Can a general practitioner diagnose skin cancer?
Although a skin exam with your primary care physician (PCP) can be a starting point in evaluating your skin for cancer, a dermatologist is the expert. Since a PCP will often refer you to a dermatologist if they aren’t sure about a spot, it makes sense to go straight to a dermatologist for an exam.
Can a GP remove a melanoma?
If melanoma is suspected, you should have an excisional biopsy. This will either be done by your GP or they will refer you to a dermatologist or surgeon.
Can a GP diagnose basal cell carcinoma?
Some GPs have had special training and are able to treat a type of skin cancer called basal cell cancer (BCC). So you might not need a referral to see a specialist.
Can an internist treat skin cancer?
While it isn’t recommended that primary care physicians perform whole-body skin exams for skin cancer, they can and should be alert for skin lesions with malignant features.
How can you tell if a spot is cancerous?
Redness or new swelling beyond the border of a mole. Color that spreads from the border of a spot into surrounding skin. Itching, pain, or tenderness in an area that doesn’t go away or goes away then comes back. Changes in the surface of a mole: oozing, scaliness, bleeding, or the appearance of a lump or bump.
How long can skin cancer go untreated?
Melanoma can put a patient’s life at risk in as little as six weeks if left to grow untreated. When melanoma spreads to other areas of the body, it can become much more difficult to treat. A small melanoma tumor, if caught early on, can be treated with procedures like excision surgery or Mohs micrographic surgery.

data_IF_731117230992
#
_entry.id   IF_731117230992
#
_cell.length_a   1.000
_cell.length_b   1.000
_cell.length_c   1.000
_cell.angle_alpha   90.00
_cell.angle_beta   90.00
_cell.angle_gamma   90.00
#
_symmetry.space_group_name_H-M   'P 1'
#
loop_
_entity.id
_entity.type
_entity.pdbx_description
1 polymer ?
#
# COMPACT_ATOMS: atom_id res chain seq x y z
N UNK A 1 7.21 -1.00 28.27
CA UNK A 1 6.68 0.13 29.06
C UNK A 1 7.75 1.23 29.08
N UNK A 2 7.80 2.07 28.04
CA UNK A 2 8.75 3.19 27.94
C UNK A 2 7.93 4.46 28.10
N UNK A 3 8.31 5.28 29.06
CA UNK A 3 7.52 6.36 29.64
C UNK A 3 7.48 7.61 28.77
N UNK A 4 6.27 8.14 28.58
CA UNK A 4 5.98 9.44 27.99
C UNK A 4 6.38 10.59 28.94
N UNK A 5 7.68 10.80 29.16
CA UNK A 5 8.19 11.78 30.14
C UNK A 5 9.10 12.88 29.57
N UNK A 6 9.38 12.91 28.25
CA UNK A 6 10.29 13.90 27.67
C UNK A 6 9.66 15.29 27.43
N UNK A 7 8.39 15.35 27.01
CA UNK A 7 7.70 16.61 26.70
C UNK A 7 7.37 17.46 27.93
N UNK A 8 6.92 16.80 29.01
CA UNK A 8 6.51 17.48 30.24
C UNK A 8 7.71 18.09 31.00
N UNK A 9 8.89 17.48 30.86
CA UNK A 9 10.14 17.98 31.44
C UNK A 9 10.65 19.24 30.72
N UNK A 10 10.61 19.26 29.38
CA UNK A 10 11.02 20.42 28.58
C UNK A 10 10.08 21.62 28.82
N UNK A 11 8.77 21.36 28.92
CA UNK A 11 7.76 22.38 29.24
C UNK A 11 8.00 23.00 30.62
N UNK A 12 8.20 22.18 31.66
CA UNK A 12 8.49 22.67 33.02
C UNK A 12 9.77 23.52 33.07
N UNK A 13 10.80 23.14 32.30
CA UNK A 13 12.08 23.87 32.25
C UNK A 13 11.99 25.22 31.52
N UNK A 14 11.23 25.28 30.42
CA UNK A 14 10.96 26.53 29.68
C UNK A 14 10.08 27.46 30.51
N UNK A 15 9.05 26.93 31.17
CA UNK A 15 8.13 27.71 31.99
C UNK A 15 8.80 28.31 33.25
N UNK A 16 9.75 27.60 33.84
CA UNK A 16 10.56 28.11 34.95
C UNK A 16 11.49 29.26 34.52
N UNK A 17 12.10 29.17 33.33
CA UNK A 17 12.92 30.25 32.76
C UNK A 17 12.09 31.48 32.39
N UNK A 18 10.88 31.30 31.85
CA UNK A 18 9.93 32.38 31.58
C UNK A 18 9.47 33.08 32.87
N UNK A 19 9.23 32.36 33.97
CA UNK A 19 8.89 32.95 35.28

How long can you have skin cancer without knowing?
For example, certain types of skin cancer can be diagnosed initially just by visual inspection — though a biopsy is necessary to confirm the diagnosis. But other cancers can form and grow undetected for 10 years or more , as one study found, making diagnosis and treatment that much more difficult.
Can a GP do a biopsy?
The main test to diagnose skin cancer is to take a sample (biopsy) of the area. You need to go to your GP if you are worried about an abnormal area of skin. Your GP might refer you to a specialist if they think you have skin cancer. Or they might do a biopsy themselves if they have had the specialist training.
Can a GP do a skin biopsy?
An excision biopsy is a quick and simple procedure that can be done by your GP, dermatologist or a surgeon. You will be given a local anaesthetic to numb the area.
What does Stage 1 melanoma look like?
Stage I melanoma is no more than 1.0 millimeter thick (about the size of a sharpened pencil point), with or without an ulceration (broken skin). There is no evidence that Stage I melanoma has spread to the lymph tissues, lymph nodes, or body organs.